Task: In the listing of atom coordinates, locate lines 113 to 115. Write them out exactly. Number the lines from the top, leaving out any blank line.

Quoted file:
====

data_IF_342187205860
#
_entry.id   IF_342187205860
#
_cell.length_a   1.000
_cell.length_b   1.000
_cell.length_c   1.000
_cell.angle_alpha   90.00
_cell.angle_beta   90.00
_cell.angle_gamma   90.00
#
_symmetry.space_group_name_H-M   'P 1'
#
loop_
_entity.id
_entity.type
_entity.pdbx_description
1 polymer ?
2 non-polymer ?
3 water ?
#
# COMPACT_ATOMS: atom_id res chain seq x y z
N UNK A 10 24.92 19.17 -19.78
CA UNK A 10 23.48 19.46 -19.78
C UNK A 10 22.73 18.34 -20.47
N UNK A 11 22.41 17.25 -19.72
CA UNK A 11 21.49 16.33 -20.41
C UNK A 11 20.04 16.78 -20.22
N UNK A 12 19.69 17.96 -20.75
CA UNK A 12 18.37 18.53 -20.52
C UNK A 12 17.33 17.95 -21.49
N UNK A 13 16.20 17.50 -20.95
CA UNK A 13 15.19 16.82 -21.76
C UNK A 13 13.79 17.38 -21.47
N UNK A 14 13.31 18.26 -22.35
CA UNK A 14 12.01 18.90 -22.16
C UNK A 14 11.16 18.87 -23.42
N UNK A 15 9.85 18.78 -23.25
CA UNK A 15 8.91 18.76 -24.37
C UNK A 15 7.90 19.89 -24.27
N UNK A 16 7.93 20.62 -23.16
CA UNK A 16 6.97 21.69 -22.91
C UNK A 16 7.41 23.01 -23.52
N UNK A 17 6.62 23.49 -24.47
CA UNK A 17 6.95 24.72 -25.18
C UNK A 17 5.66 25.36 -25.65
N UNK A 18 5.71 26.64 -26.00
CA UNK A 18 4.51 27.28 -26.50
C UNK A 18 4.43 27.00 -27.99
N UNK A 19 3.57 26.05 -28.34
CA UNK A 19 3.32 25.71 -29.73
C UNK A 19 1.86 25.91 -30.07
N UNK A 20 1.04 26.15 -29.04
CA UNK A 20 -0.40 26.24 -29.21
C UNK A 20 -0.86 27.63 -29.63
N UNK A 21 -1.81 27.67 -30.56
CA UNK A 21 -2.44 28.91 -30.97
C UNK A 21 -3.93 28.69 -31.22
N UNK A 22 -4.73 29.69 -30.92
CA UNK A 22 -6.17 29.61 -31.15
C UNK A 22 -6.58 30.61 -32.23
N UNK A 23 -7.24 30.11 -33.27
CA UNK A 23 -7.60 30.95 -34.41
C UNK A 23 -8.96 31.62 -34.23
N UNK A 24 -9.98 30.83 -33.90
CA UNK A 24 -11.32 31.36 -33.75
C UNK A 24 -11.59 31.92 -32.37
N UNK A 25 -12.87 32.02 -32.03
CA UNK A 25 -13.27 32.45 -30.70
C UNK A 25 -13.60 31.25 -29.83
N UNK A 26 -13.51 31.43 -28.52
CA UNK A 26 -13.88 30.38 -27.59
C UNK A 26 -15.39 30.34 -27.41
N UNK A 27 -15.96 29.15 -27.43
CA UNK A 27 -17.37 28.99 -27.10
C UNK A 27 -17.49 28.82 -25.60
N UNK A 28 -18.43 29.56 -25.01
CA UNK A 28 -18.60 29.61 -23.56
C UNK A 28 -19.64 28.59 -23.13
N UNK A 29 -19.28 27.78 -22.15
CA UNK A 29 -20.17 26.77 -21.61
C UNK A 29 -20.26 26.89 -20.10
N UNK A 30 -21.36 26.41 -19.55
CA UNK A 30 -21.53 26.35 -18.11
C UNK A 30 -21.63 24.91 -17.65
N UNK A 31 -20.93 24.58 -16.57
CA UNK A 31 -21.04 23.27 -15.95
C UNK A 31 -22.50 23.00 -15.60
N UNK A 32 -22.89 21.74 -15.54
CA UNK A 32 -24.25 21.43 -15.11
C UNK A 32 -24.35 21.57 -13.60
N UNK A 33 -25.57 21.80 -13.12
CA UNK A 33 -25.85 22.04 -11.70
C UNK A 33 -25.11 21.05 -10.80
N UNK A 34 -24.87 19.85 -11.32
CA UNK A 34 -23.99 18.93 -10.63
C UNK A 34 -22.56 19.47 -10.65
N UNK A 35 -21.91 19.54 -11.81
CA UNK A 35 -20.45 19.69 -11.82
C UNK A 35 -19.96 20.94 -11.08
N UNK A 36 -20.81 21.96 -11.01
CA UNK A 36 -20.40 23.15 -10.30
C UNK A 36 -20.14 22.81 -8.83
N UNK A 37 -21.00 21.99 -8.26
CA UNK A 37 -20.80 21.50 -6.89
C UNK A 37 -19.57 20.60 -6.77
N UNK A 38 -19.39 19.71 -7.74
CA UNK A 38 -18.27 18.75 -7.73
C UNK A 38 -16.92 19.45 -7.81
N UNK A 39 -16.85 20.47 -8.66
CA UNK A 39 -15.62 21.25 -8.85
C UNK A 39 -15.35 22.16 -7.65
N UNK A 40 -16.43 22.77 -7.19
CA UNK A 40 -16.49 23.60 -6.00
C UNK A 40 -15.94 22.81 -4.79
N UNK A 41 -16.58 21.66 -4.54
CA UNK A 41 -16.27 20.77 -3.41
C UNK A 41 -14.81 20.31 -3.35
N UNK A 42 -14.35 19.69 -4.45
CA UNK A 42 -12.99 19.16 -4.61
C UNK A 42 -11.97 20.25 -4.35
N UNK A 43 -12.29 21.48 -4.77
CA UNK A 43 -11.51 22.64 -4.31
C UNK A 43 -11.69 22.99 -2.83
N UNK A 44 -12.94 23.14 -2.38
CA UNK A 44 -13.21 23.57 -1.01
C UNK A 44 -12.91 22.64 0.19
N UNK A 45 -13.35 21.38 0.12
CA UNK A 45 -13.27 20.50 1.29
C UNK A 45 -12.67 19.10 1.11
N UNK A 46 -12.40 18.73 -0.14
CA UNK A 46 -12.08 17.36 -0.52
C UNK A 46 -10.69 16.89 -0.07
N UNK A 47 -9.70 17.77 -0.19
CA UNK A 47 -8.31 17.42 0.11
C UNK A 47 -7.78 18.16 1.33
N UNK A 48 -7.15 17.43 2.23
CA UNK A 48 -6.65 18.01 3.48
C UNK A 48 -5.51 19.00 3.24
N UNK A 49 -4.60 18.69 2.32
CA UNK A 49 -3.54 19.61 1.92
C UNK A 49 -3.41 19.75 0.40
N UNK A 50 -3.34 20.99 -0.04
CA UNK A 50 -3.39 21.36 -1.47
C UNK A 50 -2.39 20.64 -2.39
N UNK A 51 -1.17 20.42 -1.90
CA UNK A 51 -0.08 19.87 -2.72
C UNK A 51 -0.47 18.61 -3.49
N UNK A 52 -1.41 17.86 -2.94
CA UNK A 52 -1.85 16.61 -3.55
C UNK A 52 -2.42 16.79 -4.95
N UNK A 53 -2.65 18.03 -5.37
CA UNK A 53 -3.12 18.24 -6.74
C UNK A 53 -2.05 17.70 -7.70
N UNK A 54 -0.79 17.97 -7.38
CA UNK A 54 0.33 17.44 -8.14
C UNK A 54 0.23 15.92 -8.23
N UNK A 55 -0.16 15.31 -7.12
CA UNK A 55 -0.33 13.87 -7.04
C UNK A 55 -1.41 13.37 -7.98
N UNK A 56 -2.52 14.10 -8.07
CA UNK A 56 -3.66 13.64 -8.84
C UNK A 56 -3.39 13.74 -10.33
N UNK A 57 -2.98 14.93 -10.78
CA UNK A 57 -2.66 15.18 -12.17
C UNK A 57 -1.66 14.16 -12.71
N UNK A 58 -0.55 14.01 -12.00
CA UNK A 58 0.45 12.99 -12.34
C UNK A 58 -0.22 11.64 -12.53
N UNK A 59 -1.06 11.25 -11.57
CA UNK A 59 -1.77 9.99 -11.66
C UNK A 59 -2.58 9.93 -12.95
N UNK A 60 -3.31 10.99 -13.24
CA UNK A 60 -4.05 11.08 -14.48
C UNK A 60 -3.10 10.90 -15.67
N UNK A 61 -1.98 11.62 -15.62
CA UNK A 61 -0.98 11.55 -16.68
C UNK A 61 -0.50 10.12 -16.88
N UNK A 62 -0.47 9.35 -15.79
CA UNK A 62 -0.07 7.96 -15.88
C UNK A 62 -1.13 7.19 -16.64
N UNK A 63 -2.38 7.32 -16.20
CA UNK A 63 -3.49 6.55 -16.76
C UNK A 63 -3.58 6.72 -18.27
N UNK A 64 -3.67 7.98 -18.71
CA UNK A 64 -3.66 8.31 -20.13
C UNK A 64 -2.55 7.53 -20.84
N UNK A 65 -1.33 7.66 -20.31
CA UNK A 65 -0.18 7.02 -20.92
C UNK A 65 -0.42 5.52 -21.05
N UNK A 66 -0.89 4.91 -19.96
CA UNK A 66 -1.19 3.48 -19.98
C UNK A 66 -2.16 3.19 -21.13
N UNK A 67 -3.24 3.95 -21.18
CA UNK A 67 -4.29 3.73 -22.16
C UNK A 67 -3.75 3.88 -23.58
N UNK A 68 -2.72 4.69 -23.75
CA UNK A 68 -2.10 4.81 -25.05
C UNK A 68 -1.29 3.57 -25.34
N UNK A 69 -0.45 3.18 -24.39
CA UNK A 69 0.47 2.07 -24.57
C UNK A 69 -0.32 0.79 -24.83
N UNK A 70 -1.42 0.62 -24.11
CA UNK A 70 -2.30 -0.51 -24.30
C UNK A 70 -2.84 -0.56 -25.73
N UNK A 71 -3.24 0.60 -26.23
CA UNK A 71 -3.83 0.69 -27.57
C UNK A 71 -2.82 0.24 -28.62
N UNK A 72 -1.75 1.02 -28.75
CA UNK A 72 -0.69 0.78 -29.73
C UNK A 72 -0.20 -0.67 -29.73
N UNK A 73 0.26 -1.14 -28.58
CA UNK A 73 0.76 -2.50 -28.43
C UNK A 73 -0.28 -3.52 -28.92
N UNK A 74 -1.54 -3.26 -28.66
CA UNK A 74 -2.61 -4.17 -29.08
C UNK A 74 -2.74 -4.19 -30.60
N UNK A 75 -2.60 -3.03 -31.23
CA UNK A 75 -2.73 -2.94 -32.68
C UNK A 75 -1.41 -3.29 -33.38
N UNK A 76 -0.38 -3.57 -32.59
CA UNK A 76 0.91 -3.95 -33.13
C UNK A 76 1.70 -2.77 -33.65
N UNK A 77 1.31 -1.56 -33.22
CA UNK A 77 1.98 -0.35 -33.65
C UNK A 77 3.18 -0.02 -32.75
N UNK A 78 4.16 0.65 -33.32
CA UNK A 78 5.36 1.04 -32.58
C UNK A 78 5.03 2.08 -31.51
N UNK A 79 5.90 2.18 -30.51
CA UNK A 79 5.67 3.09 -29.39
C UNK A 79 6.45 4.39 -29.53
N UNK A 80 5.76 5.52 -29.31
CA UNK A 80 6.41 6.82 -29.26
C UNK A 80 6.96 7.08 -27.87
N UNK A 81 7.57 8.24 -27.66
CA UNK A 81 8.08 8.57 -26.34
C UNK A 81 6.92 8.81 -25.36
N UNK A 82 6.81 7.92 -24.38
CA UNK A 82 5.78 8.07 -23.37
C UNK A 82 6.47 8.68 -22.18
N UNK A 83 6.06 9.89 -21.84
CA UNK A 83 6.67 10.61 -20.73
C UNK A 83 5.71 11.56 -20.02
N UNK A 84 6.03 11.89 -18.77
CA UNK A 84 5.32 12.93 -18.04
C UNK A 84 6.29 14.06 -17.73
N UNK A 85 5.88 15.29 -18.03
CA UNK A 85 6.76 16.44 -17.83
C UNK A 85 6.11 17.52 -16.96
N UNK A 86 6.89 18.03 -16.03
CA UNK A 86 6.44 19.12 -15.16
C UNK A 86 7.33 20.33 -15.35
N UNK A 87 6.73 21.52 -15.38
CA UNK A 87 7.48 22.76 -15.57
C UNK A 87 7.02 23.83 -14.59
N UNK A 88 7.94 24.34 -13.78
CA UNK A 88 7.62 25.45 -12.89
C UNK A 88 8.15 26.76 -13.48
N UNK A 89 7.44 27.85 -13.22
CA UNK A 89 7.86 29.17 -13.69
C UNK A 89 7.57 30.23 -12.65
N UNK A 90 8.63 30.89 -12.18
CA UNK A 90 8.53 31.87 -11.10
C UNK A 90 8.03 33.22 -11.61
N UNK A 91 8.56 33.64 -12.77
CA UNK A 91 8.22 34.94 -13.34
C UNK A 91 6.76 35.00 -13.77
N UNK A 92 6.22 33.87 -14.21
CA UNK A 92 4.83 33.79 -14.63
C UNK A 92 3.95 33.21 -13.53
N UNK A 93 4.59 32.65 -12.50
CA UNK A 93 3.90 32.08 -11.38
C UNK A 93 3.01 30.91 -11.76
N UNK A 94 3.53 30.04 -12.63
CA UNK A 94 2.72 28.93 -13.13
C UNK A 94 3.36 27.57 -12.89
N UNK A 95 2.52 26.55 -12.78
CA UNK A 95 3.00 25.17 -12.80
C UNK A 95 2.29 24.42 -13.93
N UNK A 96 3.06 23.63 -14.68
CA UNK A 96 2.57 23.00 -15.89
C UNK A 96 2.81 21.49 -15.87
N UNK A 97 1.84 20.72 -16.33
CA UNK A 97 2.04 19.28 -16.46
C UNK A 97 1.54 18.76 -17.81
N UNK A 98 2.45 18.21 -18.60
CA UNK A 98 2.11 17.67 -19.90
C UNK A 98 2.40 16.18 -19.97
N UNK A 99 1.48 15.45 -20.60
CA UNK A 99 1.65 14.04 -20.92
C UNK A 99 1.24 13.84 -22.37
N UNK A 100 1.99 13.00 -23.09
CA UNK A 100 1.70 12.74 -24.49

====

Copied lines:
N UNK A 40 -16.43 22.77 -7.19
CA UNK A 40 -16.49 23.60 -6.00
C UNK A 40 -15.94 22.81 -4.79